Steve Teixeira of Microsoft gives this statement:
"We’re embracing the simple principle of helping Makers and device builders do more by bringing our world-class development tools, the power of the Universal Windows Platform, direct access to hardware capabilities, and the ability to remotely debug, update, and manage the software running on Raspberry Pi 2 devices.
This Insider Preview release of Windows 10 IoT Core is our conversation-starter. Our goal is to give Makers the opportunity to play with the software bits early and to listen to the feedback on what’s working well and what we can do better. You may notice some missing drivers or rough edges; we look forward to receiving your feedback to help us prioritize our development work.
We will be incorporating the feedback we receive into regular software updates along with additional drivers, bug fixes and new features. Those looking for a commercial-quality release should wait for general availability this summer."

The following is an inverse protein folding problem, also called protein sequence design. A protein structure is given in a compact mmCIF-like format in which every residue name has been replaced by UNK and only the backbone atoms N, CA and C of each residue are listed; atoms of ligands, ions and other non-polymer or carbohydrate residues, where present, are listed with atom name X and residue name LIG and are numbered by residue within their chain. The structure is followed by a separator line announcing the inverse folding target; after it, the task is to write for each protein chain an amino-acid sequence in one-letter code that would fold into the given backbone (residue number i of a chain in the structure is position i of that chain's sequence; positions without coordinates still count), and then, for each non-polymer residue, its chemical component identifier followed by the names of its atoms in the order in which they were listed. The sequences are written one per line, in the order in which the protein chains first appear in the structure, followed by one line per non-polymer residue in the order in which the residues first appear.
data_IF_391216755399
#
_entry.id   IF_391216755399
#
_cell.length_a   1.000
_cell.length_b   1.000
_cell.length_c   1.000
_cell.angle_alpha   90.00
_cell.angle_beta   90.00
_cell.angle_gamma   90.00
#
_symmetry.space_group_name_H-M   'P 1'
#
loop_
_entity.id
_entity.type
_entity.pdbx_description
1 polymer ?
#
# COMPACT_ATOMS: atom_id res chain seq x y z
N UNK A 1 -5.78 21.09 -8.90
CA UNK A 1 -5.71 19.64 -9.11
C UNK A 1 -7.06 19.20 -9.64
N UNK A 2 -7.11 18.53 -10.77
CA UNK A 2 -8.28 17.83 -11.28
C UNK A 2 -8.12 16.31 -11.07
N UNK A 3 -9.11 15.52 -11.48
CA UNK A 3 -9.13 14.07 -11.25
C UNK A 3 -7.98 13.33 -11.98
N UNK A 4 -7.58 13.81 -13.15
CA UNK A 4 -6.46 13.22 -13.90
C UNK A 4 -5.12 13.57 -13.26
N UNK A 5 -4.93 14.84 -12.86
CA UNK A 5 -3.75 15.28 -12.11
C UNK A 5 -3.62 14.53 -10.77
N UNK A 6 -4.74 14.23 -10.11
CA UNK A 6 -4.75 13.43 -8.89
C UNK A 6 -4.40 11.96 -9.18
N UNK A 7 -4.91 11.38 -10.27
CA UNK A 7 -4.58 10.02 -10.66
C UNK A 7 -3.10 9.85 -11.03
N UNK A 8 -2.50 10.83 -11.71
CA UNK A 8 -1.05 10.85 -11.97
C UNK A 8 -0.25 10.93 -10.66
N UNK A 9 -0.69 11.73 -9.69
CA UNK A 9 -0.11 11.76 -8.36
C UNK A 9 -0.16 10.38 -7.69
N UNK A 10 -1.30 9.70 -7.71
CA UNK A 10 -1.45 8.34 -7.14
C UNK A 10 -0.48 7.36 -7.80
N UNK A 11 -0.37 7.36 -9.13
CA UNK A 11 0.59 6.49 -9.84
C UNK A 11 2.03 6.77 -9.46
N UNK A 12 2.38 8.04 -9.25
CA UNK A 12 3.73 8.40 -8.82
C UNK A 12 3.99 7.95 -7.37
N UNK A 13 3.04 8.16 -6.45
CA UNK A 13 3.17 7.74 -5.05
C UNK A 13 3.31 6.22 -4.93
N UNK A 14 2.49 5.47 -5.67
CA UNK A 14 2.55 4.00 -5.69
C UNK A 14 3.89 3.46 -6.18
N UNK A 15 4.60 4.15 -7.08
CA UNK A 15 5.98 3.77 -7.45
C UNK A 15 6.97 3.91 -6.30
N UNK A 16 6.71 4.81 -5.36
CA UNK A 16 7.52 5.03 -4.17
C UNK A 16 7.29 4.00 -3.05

I previously blogged that Windows 10 on the Raspberry Pi 2 will not have a desktop and instead, it is an integrated, Internet of Things development system that is compatible with Microsoft Windows 10. In the Microsoft Build 2015 keynote they presented the integration of the HoloLens with a robot controlled by a Raspberry Pi 2 which is running Windows 10.
This integration of technology is an act that I have dreamed about, what you have here is an interaction crossover from physical to virtual, with the virtual overlaid onto the physical in real time. Microsoft are referring to it as holograms, it used to be called 'alternate reality', and before that simply 'virtual reality'. I'm sure the name is going to change as time goes on.